Each year, the University of Toronto’s Faculty of Law recognizes outstanding academic achievement by law students – and it’s no coincidence two of those awards are named after Justice Michael Moldaver.
A Supreme Court of Canada justice, tireless teacher and mentor in the legal community, Moldaver is one of Canada’s most distinguished jurists. He’s also a proud alumnus of the U of T Faculty of Law and University College.
In a 2015 interview with Ultra Vires, an independent newspaper run by U of T law students, Moldaver described being a Supreme Court judge as "being in a position – one of nine – to try and figure out what's best for Canadians, what's best for Canada."
He later added: "Here, you feel the weight of the country on your shoulders."
For his “exemplary work as a lawyer and jurist,” Moldaver will receive a Doctor of Laws, honoris causa, from U of T on June 7.
Watch Michael Moldaver deliver his remarks:
Moldaver enrolled in U of T’s Faculty of Law in 1968 – but it wasn’t all smooth sailing. He failed his Christmas exams at the end of his first semester according to a Toronto Star profile. Nevertheless, he rebounded spectacularly, going on to graduate with his law degree in 1971 and picking up a gold medal for the top cumulative mark in his graduating class.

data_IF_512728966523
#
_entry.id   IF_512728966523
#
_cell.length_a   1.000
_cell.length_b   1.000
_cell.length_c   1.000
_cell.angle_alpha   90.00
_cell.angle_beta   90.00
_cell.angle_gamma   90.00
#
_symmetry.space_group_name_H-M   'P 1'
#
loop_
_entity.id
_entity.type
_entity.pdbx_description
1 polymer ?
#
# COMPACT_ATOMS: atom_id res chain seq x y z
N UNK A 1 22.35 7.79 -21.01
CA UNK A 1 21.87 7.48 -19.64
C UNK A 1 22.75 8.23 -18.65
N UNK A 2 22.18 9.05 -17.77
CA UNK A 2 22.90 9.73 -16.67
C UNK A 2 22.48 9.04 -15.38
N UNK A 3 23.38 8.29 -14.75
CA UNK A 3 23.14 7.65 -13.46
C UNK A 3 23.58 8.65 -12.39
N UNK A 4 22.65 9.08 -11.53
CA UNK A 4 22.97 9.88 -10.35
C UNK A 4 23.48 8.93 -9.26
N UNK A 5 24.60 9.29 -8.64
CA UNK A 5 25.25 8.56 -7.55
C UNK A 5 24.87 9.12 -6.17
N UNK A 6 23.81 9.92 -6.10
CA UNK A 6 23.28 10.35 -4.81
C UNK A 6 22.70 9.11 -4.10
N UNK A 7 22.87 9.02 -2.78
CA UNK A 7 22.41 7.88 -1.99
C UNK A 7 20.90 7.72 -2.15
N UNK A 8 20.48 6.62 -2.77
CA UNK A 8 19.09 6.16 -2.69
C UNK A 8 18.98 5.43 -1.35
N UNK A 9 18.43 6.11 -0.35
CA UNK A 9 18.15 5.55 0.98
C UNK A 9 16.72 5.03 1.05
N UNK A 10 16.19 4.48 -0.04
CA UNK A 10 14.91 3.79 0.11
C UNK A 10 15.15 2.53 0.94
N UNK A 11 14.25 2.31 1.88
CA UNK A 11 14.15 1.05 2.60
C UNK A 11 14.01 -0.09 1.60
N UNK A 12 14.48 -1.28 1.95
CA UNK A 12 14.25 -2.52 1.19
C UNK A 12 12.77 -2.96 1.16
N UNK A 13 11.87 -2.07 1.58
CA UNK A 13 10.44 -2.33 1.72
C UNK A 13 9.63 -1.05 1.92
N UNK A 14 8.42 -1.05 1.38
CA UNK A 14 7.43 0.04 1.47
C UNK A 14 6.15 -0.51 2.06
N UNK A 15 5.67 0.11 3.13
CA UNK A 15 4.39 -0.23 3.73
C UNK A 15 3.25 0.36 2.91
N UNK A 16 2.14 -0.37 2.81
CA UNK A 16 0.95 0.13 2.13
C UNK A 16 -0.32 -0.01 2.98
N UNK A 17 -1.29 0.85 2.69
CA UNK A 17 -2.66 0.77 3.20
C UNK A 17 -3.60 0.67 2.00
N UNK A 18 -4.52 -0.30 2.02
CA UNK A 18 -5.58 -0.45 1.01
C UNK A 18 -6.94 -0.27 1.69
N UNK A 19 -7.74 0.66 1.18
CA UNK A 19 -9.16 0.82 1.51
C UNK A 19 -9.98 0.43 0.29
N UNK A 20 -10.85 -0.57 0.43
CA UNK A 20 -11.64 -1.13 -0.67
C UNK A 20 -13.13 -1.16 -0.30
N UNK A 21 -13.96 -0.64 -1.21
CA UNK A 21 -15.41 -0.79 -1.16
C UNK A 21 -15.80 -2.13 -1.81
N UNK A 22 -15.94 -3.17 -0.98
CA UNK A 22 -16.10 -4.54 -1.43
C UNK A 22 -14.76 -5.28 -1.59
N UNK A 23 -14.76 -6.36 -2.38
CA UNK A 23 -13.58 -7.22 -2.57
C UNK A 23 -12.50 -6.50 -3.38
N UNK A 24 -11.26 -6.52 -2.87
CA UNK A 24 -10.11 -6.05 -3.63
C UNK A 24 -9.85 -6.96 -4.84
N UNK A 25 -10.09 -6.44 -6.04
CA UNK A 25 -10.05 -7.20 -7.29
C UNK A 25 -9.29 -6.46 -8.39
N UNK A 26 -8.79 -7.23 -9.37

After being called to the Ontario Bar in 1973, Moldaver began practising criminal law with the firm Pomerant, Pomerant and Greenspan, becoming a partner a few years later.
He later worked for the law firm Goodman and Goodman from 1988 until his appointment to the Supreme Court of Ontario – later the Ontario Court of Justice – in 1990. He was then promoted to the Court of Appeal for Ontario in late 1995 before being elevated to the Supreme Court of Canada by Prime Minister Stephen Harper in 2011.
(photo courtesy of Michael Moldaver)
Among Moldaver’s significant judgments were his co-written decision in R. v. Tse (2012), which restricted emergency wiretapping powers and his judgment in Henry v. British Columbia (2015), which permitted a lawsuit against the Crown for intentionally failing to disclose evidence.
Over the course of his career, Moldaver also established himself as a prolific educator, co-teaching criminal law courses at the U of T Faculty of Law and Osgoode Hall Law School at York University from 1978 to 1995. He has also taught criminal law to newly appointed judges across Canada, and has instructed numerous continuing education programs operated by legal associations.